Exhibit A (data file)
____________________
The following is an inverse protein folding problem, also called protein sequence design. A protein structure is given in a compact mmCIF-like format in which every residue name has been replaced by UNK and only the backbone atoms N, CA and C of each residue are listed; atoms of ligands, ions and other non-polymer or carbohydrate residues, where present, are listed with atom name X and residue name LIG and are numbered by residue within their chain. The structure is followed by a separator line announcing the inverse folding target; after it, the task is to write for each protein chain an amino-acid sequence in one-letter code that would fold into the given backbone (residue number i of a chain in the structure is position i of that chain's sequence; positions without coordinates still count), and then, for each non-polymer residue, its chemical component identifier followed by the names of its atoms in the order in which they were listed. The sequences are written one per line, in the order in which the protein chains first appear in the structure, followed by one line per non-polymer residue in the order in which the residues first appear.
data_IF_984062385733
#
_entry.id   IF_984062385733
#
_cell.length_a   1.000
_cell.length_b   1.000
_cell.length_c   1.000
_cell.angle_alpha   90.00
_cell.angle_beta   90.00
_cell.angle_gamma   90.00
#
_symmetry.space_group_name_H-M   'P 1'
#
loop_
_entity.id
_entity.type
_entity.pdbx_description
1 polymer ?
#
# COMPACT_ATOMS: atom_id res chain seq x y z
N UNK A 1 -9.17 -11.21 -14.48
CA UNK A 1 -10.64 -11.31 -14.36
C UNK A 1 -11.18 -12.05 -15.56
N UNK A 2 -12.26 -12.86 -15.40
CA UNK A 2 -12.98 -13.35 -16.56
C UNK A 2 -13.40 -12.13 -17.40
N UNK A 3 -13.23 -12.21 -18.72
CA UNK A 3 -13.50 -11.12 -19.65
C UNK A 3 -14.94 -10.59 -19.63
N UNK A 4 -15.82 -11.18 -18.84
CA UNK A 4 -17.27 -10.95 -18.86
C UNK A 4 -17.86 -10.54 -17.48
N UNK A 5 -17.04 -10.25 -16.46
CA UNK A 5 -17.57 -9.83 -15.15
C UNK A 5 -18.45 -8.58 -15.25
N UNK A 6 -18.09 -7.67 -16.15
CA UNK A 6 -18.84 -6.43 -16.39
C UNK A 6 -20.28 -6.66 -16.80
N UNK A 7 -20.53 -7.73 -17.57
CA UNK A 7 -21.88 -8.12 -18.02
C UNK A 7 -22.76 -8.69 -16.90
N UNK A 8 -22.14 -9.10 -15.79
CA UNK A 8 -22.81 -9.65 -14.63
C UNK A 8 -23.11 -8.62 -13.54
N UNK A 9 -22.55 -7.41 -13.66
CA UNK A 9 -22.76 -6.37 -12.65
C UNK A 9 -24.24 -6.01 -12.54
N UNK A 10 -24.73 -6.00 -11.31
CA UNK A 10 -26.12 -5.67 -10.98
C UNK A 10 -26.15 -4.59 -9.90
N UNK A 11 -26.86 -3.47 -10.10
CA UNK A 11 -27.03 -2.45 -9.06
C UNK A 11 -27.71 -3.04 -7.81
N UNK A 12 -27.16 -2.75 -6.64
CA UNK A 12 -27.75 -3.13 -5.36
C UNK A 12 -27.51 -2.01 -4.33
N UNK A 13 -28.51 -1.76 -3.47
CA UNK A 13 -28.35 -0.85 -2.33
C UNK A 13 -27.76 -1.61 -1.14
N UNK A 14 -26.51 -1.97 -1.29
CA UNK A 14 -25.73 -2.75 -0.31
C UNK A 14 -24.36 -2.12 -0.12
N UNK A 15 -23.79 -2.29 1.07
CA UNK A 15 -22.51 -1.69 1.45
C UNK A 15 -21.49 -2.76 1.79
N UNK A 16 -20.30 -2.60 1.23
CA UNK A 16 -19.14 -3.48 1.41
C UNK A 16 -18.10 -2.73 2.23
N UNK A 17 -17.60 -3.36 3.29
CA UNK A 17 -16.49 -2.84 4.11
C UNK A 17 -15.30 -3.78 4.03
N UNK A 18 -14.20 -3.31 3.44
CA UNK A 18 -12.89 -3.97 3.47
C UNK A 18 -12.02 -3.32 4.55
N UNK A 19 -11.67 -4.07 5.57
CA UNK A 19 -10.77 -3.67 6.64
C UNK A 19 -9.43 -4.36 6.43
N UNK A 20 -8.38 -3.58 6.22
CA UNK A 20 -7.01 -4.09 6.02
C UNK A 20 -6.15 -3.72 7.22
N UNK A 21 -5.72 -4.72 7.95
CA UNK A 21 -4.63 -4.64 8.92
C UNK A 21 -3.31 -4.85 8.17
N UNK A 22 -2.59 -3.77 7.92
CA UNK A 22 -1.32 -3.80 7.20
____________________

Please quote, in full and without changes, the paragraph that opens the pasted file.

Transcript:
The following is an inverse protein folding problem, also called protein sequence design. A protein structure is given in a compact mmCIF-like format in which every residue name has been replaced by UNK and only the backbone atoms N, CA and C of each residue are listed; atoms of ligands, ions and other non-polymer or carbohydrate residues, where present, are listed with atom name X and residue name LIG and are numbered by residue within their chain. The structure is followed by a separator line announcing the inverse folding target; after it, the task is to write for each protein chain an amino-acid sequence in one-letter code that would fold into the given backbone (residue number i of a chain in the structure is position i of that chain's sequence; positions without coordinates still count), and then, for each non-polymer residue, its chemical component identifier followed by the names of its atoms in the order in which they were listed. The sequences are written one per line, in the order in which the protein chains first appear in the structure, followed by one line per non-polymer residue in the order in which the residues first appear.